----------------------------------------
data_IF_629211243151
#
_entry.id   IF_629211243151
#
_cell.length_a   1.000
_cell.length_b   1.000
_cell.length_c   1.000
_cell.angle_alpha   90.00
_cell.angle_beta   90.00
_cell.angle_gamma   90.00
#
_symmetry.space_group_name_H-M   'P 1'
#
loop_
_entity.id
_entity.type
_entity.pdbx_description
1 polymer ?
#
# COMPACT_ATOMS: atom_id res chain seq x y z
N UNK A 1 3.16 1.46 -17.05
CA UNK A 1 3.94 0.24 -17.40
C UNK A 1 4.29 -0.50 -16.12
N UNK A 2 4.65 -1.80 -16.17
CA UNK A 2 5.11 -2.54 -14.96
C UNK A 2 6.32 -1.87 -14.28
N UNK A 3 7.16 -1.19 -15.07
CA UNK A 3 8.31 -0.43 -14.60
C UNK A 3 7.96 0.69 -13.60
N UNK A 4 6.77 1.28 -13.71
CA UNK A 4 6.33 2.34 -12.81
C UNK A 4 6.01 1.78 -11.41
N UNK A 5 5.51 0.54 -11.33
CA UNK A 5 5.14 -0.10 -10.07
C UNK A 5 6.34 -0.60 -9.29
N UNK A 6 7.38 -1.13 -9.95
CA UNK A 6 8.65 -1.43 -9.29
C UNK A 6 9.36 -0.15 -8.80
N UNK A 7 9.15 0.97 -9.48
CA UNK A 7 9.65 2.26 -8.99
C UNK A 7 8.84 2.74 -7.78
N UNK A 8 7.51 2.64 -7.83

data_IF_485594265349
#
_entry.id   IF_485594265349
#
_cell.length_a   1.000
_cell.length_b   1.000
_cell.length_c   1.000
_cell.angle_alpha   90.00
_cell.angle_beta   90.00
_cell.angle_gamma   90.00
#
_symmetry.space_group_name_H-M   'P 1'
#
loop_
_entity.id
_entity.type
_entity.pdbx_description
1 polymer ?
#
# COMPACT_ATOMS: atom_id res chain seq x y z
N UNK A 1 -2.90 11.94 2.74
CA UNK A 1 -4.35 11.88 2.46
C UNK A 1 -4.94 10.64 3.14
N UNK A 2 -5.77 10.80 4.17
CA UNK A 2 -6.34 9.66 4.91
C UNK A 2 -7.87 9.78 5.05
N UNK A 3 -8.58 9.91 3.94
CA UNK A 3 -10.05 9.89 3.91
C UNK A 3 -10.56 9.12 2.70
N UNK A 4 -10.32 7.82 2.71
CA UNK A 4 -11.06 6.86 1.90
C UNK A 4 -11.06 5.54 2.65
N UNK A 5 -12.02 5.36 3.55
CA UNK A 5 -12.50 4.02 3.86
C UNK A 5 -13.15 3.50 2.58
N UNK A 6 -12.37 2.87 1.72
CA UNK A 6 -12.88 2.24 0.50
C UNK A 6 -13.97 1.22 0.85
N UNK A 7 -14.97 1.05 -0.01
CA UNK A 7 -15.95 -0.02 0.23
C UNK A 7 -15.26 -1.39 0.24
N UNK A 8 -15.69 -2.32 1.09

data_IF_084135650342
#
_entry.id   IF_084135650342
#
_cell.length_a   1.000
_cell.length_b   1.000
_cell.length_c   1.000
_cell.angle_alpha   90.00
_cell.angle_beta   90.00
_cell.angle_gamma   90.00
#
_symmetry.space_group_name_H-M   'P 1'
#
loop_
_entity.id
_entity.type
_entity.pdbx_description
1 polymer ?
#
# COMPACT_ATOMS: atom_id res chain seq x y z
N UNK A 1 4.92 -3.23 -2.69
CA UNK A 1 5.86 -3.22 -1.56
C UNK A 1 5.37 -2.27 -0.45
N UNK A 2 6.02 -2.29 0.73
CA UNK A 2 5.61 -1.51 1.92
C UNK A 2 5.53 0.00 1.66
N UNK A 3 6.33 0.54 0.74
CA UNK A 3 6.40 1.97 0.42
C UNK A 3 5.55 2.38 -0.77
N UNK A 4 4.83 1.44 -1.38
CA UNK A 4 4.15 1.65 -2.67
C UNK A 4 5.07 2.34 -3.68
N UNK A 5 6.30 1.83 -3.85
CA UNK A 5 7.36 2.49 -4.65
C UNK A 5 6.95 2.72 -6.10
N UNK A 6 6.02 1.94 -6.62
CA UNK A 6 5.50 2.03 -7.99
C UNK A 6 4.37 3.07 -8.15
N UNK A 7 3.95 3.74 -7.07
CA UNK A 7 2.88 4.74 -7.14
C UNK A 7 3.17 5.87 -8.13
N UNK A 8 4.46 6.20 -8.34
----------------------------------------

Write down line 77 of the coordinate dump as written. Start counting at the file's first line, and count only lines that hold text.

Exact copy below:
C UNK A 5 -13.15 3.50 2.58